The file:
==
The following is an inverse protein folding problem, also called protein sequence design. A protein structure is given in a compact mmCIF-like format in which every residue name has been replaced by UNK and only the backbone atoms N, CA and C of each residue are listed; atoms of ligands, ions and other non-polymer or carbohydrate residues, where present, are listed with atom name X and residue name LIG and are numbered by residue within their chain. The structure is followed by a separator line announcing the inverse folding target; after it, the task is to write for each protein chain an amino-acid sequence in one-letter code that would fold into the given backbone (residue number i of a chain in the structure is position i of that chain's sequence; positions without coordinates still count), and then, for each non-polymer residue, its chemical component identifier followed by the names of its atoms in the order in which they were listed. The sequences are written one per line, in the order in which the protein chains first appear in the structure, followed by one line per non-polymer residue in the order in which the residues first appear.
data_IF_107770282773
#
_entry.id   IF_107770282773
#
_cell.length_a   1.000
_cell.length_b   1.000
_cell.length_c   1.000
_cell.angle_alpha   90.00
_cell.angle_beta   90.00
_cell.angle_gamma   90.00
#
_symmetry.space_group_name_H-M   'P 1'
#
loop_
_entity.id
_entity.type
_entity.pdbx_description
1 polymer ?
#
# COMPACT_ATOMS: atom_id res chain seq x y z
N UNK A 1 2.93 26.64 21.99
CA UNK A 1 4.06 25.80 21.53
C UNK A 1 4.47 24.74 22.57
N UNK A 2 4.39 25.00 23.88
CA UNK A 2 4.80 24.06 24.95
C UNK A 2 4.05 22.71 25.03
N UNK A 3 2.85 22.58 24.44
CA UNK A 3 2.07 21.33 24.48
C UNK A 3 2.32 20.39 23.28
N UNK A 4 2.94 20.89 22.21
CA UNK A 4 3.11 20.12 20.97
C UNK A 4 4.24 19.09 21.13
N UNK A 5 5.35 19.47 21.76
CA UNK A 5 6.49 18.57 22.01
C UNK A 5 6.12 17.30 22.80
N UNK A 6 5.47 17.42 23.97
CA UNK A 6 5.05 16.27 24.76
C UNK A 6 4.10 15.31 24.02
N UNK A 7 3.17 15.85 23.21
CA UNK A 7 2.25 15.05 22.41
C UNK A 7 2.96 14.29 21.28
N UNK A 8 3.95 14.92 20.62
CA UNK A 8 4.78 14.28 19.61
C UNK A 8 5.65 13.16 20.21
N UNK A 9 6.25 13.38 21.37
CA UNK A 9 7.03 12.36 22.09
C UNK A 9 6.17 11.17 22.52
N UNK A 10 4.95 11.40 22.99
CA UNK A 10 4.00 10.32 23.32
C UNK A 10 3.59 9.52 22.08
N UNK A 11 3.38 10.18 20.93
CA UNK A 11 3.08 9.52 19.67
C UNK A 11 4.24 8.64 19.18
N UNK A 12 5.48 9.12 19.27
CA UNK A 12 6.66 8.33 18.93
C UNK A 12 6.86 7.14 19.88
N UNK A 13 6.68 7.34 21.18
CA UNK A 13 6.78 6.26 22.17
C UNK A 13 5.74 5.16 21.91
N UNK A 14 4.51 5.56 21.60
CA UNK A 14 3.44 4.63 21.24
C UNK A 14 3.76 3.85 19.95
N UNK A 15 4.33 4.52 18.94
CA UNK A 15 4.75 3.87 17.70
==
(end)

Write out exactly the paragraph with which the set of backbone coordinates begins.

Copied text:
The following is an inverse protein folding problem, also called protein sequence design. A protein structure is given in a compact mmCIF-like format in which every residue name has been replaced by UNK and only the backbone atoms N, CA and C of each residue are listed; atoms of ligands, ions and other non-polymer or carbohydrate residues, where present, are listed with atom name X and residue name LIG and are numbered by residue within their chain. The structure is followed by a separator line announcing the inverse folding target; after it, the task is to write for each protein chain an amino-acid sequence in one-letter code that would fold into the given backbone (residue number i of a chain in the structure is position i of that chain's sequence; positions without coordinates still count), and then, for each non-polymer residue, its chemical component identifier followed by the names of its atoms in the order in which they were listed. The sequences are written one per line, in the order in which the protein chains first appear in the structure, followed by one line per non-polymer residue in the order in which the residues first appear.